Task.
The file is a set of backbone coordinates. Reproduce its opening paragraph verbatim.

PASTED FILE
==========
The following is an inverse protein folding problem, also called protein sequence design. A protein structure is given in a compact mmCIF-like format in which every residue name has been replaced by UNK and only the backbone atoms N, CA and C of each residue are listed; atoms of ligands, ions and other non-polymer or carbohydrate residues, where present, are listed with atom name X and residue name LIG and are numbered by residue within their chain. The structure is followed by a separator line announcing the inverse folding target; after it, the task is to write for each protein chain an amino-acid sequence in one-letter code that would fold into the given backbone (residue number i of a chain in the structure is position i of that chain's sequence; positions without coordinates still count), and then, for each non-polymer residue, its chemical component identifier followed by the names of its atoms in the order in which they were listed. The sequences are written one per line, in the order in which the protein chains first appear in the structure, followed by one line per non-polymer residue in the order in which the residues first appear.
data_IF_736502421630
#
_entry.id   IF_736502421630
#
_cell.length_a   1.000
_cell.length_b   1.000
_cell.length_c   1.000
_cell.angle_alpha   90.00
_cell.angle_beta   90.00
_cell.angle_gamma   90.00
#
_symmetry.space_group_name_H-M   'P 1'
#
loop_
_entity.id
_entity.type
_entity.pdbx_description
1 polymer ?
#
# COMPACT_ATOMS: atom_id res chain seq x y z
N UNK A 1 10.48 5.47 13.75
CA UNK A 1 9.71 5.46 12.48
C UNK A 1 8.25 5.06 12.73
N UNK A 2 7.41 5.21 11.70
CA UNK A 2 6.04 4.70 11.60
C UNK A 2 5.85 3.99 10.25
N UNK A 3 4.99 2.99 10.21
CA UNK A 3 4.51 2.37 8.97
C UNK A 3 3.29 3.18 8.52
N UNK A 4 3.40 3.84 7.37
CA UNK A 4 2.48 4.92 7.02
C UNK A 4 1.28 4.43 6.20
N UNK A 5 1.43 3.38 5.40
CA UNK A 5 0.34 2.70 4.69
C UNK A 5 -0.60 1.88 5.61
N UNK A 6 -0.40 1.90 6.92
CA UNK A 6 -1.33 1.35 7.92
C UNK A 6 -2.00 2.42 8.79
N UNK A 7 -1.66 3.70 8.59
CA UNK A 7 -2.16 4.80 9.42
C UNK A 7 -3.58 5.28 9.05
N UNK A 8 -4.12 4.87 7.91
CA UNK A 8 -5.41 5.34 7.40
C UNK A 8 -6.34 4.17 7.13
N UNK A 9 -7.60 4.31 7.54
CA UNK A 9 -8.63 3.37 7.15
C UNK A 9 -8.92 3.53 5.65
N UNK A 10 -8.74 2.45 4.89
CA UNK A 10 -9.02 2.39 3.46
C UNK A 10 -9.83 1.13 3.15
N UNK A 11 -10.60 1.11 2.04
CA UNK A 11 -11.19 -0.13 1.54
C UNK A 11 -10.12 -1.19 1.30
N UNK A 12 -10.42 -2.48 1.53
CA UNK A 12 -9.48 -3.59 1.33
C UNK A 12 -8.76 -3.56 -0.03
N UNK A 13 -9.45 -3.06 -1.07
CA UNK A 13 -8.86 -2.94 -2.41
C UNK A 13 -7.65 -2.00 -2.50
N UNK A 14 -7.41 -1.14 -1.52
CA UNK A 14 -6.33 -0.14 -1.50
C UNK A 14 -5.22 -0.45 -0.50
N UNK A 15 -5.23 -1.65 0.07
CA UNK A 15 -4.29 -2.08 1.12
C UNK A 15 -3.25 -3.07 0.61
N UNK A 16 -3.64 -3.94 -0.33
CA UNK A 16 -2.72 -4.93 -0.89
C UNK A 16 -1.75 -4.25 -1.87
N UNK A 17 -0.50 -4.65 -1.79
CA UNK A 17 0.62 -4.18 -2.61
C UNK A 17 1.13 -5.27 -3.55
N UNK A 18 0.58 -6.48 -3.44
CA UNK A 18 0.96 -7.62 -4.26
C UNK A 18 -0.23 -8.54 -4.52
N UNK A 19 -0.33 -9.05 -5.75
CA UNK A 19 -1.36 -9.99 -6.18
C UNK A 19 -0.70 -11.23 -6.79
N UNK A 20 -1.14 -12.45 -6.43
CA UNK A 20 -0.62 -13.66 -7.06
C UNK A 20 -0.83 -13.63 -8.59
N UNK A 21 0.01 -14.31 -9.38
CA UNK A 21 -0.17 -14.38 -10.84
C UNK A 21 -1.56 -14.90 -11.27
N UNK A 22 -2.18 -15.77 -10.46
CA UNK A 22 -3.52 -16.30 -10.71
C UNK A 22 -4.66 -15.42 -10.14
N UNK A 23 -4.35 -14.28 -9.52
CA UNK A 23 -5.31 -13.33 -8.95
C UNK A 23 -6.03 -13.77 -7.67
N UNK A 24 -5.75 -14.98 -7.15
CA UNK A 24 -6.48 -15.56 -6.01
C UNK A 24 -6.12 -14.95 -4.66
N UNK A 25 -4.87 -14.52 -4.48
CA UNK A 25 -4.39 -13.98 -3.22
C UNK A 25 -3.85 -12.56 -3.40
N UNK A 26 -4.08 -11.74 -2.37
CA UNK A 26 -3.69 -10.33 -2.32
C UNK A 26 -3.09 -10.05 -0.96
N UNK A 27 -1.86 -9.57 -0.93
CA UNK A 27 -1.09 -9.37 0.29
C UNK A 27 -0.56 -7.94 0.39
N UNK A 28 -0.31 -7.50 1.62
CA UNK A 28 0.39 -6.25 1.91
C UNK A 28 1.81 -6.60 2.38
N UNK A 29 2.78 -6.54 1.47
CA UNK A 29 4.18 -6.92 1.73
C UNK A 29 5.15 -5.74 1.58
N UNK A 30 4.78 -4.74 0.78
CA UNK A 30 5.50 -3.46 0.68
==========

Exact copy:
The following is an inverse protein folding problem, also called protein sequence design. A protein structure is given in a compact mmCIF-like format in which every residue name has been replaced by UNK and only the backbone atoms N, CA and C of each residue are listed; atoms of ligands, ions and other non-polymer or carbohydrate residues, where present, are listed with atom name X and residue name LIG and are numbered by residue within their chain. The structure is followed by a separator line announcing the inverse folding target; after it, the task is to write for each protein chain an amino-acid sequence in one-letter code that would fold into the given backbone (residue number i of a chain in the structure is position i of that chain's sequence; positions without coordinates still count), and then, for each non-polymer residue, its chemical component identifier followed by the names of its atoms in the order in which they were listed. The sequences are written one per line, in the order in which the protein chains first appear in the structure, followed by one line per non-polymer residue in the order in which the residues first appear.